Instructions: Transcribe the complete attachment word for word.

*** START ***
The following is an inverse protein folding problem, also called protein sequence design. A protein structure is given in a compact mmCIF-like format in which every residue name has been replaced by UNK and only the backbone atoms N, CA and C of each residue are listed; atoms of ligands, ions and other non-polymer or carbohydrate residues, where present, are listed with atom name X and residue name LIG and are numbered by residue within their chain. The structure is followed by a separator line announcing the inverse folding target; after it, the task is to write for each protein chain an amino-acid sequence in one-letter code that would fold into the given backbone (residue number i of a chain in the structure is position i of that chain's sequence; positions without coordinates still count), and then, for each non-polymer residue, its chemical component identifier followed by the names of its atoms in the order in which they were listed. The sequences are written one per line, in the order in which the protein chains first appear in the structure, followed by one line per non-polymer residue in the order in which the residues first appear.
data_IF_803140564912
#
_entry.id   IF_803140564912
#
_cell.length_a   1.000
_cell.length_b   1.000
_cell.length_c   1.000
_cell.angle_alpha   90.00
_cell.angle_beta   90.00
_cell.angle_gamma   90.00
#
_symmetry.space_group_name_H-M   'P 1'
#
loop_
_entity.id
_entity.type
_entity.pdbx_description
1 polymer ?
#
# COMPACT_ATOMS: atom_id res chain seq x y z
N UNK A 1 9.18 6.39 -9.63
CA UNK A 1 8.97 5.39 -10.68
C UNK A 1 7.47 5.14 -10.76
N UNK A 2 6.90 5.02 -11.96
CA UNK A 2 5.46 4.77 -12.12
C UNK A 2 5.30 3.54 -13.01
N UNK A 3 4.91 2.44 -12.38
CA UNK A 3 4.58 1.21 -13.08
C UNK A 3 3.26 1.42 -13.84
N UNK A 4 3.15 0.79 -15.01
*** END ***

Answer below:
The following is an inverse protein folding problem, also called protein sequence design. A protein structure is given in a compact mmCIF-like format in which every residue name has been replaced by UNK and only the backbone atoms N, CA and C of each residue are listed; atoms of ligands, ions and other non-polymer or carbohydrate residues, where present, are listed with atom name X and residue name LIG and are numbered by residue within their chain. The structure is followed by a separator line announcing the inverse folding target; after it, the task is to write for each protein chain an amino-acid sequence in one-letter code that would fold into the given backbone (residue number i of a chain in the structure is position i of that chain's sequence; positions without coordinates still count), and then, for each non-polymer residue, its chemical component identifier followed by the names of its atoms in the order in which they were listed. The sequences are written one per line, in the order in which the protein chains first appear in the structure, followed by one line per non-polymer residue in the order in which the residues first appear.
data_IF_803140564912
#
_entry.id   IF_803140564912
#
_cell.length_a   1.000
_cell.length_b   1.000
_cell.length_c   1.000
_cell.angle_alpha   90.00
_cell.angle_beta   90.00
_cell.angle_gamma   90.00
#
_symmetry.space_group_name_H-M   'P 1'
#
loop_
_entity.id
_entity.type
_entity.pdbx_description
1 polymer ?
#
# COMPACT_ATOMS: atom_id res chain seq x y z
N UNK A 1 9.18 6.39 -9.63
CA UNK A 1 8.97 5.39 -10.68
C UNK A 1 7.47 5.14 -10.76
N UNK A 2 6.90 5.02 -11.96
CA UNK A 2 5.46 4.77 -12.12
C UNK A 2 5.30 3.54 -13.01
N UNK A 3 4.91 2.44 -12.38
CA UNK A 3 4.58 1.21 -13.08
C UNK A 3 3.26 1.42 -13.84
N UNK A 4 3.15 0.79 -15.01